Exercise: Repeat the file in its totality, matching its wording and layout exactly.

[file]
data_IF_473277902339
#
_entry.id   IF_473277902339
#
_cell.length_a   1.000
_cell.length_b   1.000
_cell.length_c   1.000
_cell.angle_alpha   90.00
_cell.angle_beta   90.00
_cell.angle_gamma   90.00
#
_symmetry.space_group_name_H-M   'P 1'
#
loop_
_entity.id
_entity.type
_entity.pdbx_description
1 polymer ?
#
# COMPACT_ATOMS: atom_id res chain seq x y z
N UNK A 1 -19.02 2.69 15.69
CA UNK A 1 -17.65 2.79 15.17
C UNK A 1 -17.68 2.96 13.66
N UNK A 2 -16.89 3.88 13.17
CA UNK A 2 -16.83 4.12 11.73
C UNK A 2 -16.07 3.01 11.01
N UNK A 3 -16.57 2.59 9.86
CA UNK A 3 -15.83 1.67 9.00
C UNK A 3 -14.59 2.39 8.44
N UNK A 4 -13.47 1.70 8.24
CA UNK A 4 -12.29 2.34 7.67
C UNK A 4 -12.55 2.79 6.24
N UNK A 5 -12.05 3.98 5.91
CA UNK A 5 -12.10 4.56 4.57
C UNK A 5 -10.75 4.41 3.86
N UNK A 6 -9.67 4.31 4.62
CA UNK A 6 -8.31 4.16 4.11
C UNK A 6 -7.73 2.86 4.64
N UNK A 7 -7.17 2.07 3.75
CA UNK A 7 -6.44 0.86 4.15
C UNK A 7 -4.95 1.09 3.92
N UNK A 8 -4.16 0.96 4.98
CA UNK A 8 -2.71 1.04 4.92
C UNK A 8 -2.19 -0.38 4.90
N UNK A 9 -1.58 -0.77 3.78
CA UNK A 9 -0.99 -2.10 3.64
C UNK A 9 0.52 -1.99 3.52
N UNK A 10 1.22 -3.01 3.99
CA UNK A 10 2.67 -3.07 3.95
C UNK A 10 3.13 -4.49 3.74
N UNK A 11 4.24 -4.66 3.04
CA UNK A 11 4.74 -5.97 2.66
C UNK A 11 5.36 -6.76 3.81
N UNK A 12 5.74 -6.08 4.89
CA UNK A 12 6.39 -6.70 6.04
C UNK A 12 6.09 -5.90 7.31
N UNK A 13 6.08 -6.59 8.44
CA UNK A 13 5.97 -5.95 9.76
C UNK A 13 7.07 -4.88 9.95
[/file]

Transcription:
data_IF_473277902339
#
_entry.id   IF_473277902339
#
_cell.length_a   1.000
_cell.length_b   1.000
_cell.length_c   1.000
_cell.angle_alpha   90.00
_cell.angle_beta   90.00
_cell.angle_gamma   90.00
#
_symmetry.space_group_name_H-M   'P 1'
#
loop_
_entity.id
_entity.type
_entity.pdbx_description
1 polymer ?
#
# COMPACT_ATOMS: atom_id res chain seq x y z
N UNK A 1 -19.02 2.69 15.69
CA UNK A 1 -17.65 2.79 15.17
C UNK A 1 -17.68 2.96 13.66
N UNK A 2 -16.89 3.88 13.17
CA UNK A 2 -16.83 4.12 11.73
C UNK A 2 -16.07 3.01 11.01
N UNK A 3 -16.57 2.59 9.86
CA UNK A 3 -15.83 1.67 9.00
C UNK A 3 -14.59 2.39 8.44
N UNK A 4 -13.47 1.70 8.24
CA UNK A 4 -12.29 2.34 7.67
C UNK A 4 -12.55 2.79 6.24
N UNK A 5 -12.05 3.98 5.91
CA UNK A 5 -12.10 4.56 4.57
C UNK A 5 -10.75 4.41 3.86
N UNK A 6 -9.67 4.31 4.62
CA UNK A 6 -8.31 4.16 4.11
C UNK A 6 -7.73 2.86 4.64
N UNK A 7 -7.17 2.07 3.75
CA UNK A 7 -6.44 0.86 4.15
C UNK A 7 -4.95 1.09 3.92
N UNK A 8 -4.16 0.96 4.98
CA UNK A 8 -2.71 1.04 4.92
C UNK A 8 -2.19 -0.38 4.90
N UNK A 9 -1.58 -0.77 3.78
CA UNK A 9 -0.99 -2.10 3.64
C UNK A 9 0.52 -1.99 3.52
N UNK A 10 1.22 -3.01 3.99
CA UNK A 10 2.67 -3.07 3.95
C UNK A 10 3.13 -4.49 3.74
N UNK A 11 4.24 -4.66 3.04
CA UNK A 11 4.74 -5.97 2.66
C UNK A 11 5.36 -6.76 3.81
N UNK A 12 5.74 -6.08 4.89
CA UNK A 12 6.39 -6.70 6.04
C UNK A 12 6.09 -5.90 7.31
N UNK A 13 6.08 -6.59 8.44
CA UNK A 13 5.97 -5.95 9.76
C UNK A 13 7.07 -4.88 9.95